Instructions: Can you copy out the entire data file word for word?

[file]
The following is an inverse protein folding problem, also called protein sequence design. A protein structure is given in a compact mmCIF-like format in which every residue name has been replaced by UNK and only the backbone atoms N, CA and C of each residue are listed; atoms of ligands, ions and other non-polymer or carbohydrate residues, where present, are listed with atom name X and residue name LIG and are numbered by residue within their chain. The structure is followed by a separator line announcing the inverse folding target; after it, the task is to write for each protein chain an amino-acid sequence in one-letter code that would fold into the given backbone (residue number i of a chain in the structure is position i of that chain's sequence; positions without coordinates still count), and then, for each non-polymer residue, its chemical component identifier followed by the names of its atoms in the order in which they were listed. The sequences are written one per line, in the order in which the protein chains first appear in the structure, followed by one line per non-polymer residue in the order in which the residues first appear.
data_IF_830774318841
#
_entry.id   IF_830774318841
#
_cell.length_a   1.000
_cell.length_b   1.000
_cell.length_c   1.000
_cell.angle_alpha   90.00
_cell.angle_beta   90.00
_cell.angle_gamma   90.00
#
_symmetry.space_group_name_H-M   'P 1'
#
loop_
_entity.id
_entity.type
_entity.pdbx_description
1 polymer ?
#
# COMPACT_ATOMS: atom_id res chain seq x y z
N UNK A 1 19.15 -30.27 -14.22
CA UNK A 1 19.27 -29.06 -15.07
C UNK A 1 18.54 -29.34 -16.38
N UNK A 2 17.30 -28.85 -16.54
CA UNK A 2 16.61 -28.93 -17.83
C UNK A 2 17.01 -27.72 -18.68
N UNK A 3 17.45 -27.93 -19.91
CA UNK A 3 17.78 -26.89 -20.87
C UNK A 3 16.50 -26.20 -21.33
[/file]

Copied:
The following is an inverse protein folding problem, also called protein sequence design. A protein structure is given in a compact mmCIF-like format in which every residue name has been replaced by UNK and only the backbone atoms N, CA and C of each residue are listed; atoms of ligands, ions and other non-polymer or carbohydrate residues, where present, are listed with atom name X and residue name LIG and are numbered by residue within their chain. The structure is followed by a separator line announcing the inverse folding target; after it, the task is to write for each protein chain an amino-acid sequence in one-letter code that would fold into the given backbone (residue number i of a chain in the structure is position i of that chain's sequence; positions without coordinates still count), and then, for each non-polymer residue, its chemical component identifier followed by the names of its atoms in the order in which they were listed. The sequences are written one per line, in the order in which the protein chains first appear in the structure, followed by one line per non-polymer residue in the order in which the residues first appear.
data_IF_830774318841
#
_entry.id   IF_830774318841
#
_cell.length_a   1.000
_cell.length_b   1.000
_cell.length_c   1.000
_cell.angle_alpha   90.00
_cell.angle_beta   90.00
_cell.angle_gamma   90.00
#
_symmetry.space_group_name_H-M   'P 1'
#
loop_
_entity.id
_entity.type
_entity.pdbx_description
1 polymer ?
#
# COMPACT_ATOMS: atom_id res chain seq x y z
N UNK A 1 19.15 -30.27 -14.22
CA UNK A 1 19.27 -29.06 -15.07
C UNK A 1 18.54 -29.34 -16.38
N UNK A 2 17.30 -28.85 -16.54
CA UNK A 2 16.61 -28.93 -17.83
C UNK A 2 17.01 -27.72 -18.68
N UNK A 3 17.45 -27.93 -19.91
CA UNK A 3 17.78 -26.89 -20.87
C UNK A 3 16.50 -26.20 -21.33